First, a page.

Invest time and effort understanding multiscreen effectiveness not only in
aggregate but also by screen and generation. Align your branding objective
with appropriate task contexts.




by Drew Myers

Programmatic advertising evolves by merging

smart and engaging creative elements with
existing media buying algorithms.
Historically, programmatic ads have been simplistic and formulaic to enable
the adaptability required of the format while processing the available
information on a given person, but the ads themselves must now become
more engaging to break through the clutter each of us experiences every
day. To meet this need in 2015, creative agencies will increasingly partner
with developers or build up their own advanced programming capabilities
and cross-functional abilities to produce and deploy smart ads with
customizable creative elements. The best of these executions will not
seem robo-generated but will enable a new kind of dynamic, relevant
storytelling based on when and how they are delivered.
Picture an existing programmatic modelyou place an electric razor you
are considering in your Amazon shopping cart. You later notice that several
Facebook friends like that razor company. Banner ads start appearing for that
razor across websites as you surf. A day passes and you receive an email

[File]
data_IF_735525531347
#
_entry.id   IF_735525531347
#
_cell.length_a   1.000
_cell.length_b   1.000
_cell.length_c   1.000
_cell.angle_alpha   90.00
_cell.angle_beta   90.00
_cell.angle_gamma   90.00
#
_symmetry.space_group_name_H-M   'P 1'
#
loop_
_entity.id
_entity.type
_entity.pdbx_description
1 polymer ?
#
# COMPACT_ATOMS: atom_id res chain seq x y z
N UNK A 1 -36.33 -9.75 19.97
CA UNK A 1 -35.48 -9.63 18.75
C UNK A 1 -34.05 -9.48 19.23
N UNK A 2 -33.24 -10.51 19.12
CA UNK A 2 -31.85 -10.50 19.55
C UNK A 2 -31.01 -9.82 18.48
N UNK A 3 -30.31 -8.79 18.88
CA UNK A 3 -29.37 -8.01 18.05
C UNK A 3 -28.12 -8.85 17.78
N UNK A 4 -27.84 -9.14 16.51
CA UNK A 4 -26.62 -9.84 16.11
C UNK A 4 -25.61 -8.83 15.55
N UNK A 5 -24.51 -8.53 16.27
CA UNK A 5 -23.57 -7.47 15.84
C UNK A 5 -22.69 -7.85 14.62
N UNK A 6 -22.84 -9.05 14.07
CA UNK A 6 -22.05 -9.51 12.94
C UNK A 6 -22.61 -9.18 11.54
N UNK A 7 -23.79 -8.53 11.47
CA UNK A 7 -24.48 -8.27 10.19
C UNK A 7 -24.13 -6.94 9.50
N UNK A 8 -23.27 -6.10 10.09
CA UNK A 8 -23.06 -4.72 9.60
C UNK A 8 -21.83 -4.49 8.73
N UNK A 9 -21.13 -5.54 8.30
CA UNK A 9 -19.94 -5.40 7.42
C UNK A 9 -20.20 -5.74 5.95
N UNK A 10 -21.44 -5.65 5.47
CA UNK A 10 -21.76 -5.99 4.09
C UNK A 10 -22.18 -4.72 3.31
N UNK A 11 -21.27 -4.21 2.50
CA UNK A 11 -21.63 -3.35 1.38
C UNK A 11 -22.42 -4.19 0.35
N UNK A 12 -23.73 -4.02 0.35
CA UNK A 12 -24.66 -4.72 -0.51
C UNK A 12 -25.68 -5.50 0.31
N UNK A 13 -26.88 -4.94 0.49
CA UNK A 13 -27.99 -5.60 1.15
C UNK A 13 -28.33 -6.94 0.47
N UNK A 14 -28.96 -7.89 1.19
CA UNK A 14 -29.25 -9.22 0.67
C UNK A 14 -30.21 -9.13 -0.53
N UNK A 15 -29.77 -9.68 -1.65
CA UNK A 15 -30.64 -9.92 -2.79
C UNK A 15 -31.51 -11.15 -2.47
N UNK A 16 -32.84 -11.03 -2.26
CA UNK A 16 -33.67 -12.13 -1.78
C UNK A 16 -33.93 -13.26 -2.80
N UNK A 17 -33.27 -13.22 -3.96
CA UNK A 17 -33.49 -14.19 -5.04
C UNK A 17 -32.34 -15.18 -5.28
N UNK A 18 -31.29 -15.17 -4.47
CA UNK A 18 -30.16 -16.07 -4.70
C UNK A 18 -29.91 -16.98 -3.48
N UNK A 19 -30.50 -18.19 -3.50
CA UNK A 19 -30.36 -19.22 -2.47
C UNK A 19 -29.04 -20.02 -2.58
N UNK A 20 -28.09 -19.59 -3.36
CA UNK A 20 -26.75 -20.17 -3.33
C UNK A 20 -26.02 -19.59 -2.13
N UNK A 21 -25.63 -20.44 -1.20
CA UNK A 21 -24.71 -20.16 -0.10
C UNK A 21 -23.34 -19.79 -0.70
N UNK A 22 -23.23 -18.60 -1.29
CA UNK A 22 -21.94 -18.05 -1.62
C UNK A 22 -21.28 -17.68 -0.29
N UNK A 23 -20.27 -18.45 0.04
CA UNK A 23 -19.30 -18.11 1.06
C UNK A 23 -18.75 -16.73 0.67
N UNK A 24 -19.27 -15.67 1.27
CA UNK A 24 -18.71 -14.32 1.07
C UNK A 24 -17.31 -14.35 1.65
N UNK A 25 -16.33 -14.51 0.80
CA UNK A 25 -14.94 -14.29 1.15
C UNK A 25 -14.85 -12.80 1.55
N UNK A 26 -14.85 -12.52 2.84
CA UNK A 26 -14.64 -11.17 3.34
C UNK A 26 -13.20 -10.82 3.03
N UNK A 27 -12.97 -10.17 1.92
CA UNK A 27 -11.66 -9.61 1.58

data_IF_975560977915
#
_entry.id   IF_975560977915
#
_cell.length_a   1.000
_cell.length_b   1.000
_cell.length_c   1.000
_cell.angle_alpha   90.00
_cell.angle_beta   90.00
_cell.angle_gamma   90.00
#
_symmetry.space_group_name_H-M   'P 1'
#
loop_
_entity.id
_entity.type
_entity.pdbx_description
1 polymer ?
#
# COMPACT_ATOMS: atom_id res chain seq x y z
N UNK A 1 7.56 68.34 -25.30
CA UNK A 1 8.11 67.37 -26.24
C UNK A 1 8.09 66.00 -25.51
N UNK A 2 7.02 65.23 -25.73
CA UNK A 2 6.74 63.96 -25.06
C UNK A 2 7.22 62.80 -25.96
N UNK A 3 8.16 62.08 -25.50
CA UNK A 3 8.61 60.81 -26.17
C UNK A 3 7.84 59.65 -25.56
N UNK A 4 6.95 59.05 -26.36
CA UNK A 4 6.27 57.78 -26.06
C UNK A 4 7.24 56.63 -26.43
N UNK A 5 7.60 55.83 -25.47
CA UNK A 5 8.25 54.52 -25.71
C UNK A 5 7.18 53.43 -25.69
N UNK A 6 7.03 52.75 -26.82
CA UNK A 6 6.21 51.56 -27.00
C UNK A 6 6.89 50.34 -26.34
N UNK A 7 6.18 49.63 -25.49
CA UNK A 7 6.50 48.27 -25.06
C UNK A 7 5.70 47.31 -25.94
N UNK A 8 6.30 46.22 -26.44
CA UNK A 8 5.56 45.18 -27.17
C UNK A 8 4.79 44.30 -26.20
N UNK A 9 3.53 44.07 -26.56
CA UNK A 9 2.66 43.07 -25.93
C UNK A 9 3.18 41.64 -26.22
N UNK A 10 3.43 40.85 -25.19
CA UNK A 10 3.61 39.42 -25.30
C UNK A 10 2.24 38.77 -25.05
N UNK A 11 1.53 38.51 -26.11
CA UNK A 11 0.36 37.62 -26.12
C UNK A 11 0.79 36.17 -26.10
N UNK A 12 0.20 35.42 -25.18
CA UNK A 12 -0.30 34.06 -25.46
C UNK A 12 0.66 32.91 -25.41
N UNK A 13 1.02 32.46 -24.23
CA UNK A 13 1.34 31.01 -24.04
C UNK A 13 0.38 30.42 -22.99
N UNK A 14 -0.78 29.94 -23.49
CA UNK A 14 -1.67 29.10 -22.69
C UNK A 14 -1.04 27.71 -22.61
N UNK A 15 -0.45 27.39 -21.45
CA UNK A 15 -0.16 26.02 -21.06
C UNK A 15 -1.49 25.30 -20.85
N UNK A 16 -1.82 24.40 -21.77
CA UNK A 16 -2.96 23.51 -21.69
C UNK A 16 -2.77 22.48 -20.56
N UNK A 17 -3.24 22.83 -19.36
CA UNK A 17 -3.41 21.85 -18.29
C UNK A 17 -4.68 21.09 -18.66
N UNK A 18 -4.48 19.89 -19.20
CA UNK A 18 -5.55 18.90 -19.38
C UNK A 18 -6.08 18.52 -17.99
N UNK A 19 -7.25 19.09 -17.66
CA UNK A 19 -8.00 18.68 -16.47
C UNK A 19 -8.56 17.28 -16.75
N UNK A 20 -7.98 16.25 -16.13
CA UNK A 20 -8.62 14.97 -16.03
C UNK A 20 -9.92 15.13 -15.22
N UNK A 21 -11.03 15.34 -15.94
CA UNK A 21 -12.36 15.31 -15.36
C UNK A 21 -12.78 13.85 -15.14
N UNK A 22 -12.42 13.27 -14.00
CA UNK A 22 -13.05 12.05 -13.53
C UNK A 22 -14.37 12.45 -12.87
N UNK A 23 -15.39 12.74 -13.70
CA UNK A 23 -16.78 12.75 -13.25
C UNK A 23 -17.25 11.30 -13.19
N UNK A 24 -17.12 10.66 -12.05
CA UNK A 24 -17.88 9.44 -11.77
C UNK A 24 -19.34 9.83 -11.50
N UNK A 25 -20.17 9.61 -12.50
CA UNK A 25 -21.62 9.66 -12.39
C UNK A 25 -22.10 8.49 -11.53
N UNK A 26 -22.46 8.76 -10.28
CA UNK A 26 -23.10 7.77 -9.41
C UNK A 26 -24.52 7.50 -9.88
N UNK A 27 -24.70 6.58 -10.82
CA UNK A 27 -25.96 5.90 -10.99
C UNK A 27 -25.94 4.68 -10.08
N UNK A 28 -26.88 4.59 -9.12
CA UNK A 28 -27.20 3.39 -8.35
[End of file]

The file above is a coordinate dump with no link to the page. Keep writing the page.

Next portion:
with a coupon for 10 percent off your order. All of these hints ultimately
lead to purchase, but its the 10 percent offer that sealed the deal. What if
instead of these hints, an emotional connection could be built by delivering
compelling, targeted, and timely creative? If this leads to the sale and could
be scaled, an extra 10 percent margin would be the resultan attractive
opportunity to reduce the cost of acquisition and sufficient motivation to get
programmatic brand-building right. In addition to increased efficiency, the
ability of programmatic to target very specific people at known points in the
purchase journey should make the impact of delivering the right messages
much more powerful. For example, bespoke messaging could be delivered to
entice active considerers of specific competitive brands.
What will this evolution look like? In the near term, creatively adaptable
programmatic will start with customized color schemes and verbiage to set